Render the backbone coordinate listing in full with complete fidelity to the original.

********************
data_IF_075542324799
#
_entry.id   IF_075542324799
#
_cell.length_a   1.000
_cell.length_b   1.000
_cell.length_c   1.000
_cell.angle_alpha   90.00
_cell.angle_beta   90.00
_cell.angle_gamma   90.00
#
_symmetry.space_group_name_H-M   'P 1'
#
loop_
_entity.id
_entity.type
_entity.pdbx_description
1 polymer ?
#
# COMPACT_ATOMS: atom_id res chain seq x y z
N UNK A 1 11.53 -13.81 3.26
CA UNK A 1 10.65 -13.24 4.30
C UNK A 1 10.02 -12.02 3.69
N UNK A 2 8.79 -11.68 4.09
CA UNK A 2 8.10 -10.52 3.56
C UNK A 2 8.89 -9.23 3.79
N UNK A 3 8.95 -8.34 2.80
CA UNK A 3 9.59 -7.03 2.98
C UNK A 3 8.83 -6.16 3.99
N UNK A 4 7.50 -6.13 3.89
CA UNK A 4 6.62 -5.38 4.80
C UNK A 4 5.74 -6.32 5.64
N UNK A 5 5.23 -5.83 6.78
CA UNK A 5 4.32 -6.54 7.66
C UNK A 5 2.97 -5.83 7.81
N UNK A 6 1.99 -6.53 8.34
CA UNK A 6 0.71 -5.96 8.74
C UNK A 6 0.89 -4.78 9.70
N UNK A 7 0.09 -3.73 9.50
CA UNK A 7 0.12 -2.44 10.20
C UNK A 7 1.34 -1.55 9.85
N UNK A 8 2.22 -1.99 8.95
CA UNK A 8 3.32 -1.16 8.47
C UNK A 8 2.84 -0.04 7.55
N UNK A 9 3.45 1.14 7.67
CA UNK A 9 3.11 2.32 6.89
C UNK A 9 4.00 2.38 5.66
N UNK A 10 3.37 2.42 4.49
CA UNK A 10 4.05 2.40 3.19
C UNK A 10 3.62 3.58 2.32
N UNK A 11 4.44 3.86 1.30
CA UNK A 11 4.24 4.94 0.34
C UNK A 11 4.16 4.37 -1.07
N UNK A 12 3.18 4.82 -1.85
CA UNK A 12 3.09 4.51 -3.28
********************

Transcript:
data_IF_075542324799
#
_entry.id   IF_075542324799
#
_cell.length_a   1.000
_cell.length_b   1.000
_cell.length_c   1.000
_cell.angle_alpha   90.00
_cell.angle_beta   90.00
_cell.angle_gamma   90.00
#
_symmetry.space_group_name_H-M   'P 1'
#
loop_
_entity.id
_entity.type
_entity.pdbx_description
1 polymer ?
#
# COMPACT_ATOMS: atom_id res chain seq x y z
N UNK A 1 11.53 -13.81 3.26
CA UNK A 1 10.65 -13.24 4.30
C UNK A 1 10.02 -12.02 3.69
N UNK A 2 8.79 -11.68 4.09
CA UNK A 2 8.10 -10.52 3.56
C UNK A 2 8.89 -9.23 3.79
N UNK A 3 8.95 -8.34 2.80
CA UNK A 3 9.59 -7.03 2.98
C UNK A 3 8.83 -6.16 3.99
N UNK A 4 7.50 -6.13 3.89
CA UNK A 4 6.62 -5.38 4.80
C UNK A 4 5.74 -6.32 5.64
N UNK A 5 5.23 -5.83 6.78
CA UNK A 5 4.32 -6.54 7.66
C UNK A 5 2.97 -5.83 7.81
N UNK A 6 1.99 -6.53 8.34
CA UNK A 6 0.71 -5.96 8.74
C UNK A 6 0.89 -4.78 9.70
N UNK A 7 0.09 -3.73 9.50
CA UNK A 7 0.12 -2.44 10.20
C UNK A 7 1.34 -1.55 9.85
N UNK A 8 2.22 -1.99 8.95
CA UNK A 8 3.32 -1.16 8.47
C UNK A 8 2.84 -0.04 7.55
N UNK A 9 3.45 1.14 7.67
CA UNK A 9 3.11 2.32 6.89
C UNK A 9 4.00 2.38 5.66
N UNK A 10 3.37 2.42 4.49
CA UNK A 10 4.05 2.40 3.19
C UNK A 10 3.62 3.58 2.32
N UNK A 11 4.44 3.86 1.30
CA UNK A 11 4.24 4.94 0.34
C UNK A 11 4.16 4.37 -1.07
N UNK A 12 3.18 4.82 -1.85
CA UNK A 12 3.09 4.51 -3.28